Heart attacks are often associated with chest pain, but for women, that’s not always the case. Heart attack symptoms in women often manifest in different ways, causing doctors to misinterpret these ailments.
Researchers from the Yale School of Public Health conducted a study where they interviewed 3,000 people who had had a heart attack under the age of 55. About two-thirds of these patients were women. They were questioned about what ailments they had, when they received medical care, and if they initially suspected their symptoms were due to a heart attack.
The study reveals that about 30% of women received medical care for heart attack related symptoms. Yet, half of the medical professionals didn’t think these issues were linked to heart problems.
The Different Sexes and their Symptoms
Most people feel chest pain, pressure or tightness, whereas heart attack symptoms in women seem to be unrelated like, stomach pain, nausea, indigestion, shortness of breath, neck or shoulder pain, palpitations, and shortness of breath. This combination of symptoms often distracts doctors from the real issue at hand. This results in the misinterpretation of heart attack symptoms in women before they go to a hospital.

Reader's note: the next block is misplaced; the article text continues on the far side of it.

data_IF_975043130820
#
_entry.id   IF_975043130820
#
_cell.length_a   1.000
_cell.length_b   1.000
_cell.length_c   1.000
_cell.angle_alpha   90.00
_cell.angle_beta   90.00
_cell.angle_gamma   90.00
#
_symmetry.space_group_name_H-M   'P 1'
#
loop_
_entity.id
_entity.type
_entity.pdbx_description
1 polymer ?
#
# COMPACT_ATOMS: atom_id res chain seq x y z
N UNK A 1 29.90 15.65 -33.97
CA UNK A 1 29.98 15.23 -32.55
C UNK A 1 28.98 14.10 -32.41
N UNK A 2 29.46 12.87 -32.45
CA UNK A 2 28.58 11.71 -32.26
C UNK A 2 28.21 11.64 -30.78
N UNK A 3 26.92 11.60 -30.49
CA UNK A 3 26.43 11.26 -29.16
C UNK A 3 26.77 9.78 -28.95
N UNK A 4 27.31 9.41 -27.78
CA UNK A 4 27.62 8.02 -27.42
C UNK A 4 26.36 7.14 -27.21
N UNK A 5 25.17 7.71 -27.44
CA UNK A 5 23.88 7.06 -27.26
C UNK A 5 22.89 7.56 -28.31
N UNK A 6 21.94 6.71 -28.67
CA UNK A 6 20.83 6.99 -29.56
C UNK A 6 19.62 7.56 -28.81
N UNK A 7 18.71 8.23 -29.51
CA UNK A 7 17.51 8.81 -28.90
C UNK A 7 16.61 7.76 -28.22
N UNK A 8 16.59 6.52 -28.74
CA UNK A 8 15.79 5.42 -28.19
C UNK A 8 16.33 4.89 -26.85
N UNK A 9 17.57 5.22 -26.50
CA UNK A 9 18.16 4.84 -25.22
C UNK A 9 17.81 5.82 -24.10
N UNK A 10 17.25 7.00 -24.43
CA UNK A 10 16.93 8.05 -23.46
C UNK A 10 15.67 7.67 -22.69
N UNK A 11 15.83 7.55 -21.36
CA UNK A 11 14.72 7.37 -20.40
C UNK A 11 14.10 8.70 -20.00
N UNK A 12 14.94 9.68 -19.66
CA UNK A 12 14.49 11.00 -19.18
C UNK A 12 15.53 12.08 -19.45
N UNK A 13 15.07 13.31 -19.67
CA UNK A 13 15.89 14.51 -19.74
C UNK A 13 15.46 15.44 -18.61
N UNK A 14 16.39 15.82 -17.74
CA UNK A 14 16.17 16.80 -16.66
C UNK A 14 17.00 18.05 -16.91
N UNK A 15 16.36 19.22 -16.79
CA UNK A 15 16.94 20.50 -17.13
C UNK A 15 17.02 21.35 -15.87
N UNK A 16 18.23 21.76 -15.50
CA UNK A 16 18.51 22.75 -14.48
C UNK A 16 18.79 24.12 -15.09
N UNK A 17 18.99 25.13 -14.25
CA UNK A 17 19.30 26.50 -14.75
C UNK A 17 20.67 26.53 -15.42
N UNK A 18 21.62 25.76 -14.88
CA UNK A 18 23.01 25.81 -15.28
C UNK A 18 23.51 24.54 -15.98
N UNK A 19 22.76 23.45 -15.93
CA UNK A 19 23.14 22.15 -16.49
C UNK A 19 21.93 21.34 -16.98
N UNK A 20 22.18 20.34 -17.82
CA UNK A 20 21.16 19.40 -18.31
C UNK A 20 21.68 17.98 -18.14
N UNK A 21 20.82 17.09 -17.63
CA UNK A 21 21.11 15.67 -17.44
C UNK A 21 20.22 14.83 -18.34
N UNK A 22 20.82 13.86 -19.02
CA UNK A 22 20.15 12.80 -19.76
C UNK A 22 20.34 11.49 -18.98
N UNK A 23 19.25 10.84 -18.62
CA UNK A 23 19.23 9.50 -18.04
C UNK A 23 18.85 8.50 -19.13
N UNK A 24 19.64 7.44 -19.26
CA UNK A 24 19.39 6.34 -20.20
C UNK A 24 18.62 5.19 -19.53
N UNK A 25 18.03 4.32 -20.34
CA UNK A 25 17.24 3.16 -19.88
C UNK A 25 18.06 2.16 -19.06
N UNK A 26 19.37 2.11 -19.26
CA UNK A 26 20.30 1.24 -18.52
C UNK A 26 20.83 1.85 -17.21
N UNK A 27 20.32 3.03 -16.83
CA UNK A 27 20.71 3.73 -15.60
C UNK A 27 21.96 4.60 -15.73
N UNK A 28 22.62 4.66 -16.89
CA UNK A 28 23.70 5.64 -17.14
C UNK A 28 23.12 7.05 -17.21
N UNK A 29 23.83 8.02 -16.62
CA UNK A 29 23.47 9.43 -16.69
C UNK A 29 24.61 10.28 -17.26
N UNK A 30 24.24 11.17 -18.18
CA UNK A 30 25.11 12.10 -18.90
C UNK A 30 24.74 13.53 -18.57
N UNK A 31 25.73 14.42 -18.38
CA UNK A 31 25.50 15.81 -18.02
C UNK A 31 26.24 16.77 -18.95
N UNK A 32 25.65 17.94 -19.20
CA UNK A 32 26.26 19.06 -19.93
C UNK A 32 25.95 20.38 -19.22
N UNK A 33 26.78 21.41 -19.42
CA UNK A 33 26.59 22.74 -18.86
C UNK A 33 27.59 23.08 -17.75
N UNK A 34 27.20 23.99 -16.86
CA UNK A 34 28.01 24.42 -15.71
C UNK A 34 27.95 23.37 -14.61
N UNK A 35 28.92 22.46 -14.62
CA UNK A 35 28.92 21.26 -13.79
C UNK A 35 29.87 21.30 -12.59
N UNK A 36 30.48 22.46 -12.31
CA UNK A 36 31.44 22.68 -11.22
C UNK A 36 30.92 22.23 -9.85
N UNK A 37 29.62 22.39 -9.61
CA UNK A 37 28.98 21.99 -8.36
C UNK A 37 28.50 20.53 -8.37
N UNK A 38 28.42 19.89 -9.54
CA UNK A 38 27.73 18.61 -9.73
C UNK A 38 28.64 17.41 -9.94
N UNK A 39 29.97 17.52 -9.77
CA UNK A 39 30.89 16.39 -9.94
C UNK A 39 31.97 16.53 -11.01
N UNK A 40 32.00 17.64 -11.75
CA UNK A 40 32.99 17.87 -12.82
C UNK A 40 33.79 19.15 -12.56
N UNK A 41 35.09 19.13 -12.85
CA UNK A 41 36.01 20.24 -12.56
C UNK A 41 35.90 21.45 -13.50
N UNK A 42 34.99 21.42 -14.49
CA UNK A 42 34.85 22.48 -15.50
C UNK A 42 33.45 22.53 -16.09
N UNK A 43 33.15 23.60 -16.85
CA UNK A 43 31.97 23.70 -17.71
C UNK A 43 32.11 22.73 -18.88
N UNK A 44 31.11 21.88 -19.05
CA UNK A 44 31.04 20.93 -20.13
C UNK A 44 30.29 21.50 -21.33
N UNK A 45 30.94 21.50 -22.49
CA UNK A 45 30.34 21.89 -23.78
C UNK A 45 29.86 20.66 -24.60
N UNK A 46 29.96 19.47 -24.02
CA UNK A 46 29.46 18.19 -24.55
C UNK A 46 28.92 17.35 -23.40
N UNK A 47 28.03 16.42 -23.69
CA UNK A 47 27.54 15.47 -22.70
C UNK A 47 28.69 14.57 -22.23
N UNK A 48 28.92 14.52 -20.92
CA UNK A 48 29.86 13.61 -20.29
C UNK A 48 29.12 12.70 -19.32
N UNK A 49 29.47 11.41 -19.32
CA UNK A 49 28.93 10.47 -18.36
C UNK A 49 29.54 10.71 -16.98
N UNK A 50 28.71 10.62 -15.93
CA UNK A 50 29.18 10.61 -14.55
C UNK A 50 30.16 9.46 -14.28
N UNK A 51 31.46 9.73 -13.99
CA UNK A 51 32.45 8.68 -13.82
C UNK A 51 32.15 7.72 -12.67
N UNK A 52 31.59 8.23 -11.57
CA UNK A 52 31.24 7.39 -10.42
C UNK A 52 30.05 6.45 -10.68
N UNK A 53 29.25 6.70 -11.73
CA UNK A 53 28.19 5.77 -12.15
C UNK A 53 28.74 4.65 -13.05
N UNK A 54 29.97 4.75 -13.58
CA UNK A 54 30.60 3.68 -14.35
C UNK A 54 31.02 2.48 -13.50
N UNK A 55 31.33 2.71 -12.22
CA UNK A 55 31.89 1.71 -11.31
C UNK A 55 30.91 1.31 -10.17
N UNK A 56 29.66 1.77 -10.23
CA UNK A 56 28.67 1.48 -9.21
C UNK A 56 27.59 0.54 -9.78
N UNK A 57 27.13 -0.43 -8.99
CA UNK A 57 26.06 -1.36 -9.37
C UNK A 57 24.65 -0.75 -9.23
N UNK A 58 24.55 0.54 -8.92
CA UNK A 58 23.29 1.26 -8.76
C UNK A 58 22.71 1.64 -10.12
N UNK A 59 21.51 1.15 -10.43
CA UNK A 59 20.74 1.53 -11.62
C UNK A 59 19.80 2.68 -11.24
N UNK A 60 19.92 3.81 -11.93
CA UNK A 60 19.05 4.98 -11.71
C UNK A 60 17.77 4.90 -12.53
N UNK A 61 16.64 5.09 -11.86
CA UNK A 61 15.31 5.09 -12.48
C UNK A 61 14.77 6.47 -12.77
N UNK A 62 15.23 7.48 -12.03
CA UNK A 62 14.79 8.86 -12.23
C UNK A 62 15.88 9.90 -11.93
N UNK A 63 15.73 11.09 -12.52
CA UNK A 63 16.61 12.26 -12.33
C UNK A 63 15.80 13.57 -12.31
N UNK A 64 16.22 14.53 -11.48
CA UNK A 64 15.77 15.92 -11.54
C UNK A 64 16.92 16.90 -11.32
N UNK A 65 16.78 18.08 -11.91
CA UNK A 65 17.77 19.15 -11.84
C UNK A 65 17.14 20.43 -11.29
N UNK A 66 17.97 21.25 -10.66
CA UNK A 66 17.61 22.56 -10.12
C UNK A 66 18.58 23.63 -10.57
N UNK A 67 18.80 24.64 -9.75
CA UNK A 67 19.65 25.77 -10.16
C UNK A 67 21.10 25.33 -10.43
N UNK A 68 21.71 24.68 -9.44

The study also states that females usually wait longer than males to go to the hospital. Men took around 2.4 hours to go to the hospital, versus 3.2 hours for women.
Although the misinterpretation of symptoms is more common amongst women, this issue affects both sexes. The study reports that 22% of men received medical care for similar ailments prior to hospitalization. 36% of these men were originally misdiagnosed. In addition, more than half of the people in the study believed their symptoms were something other than heart attack. Women tend to blame their symptoms on stress or anxiety, whereas men suspected muscle pain.
This research shows the importance of recognizing the heart attack symptoms in women. When it comes to heart problems, time can make a difference. Be familiar with the warning signs and get treatment, the sooner, the better.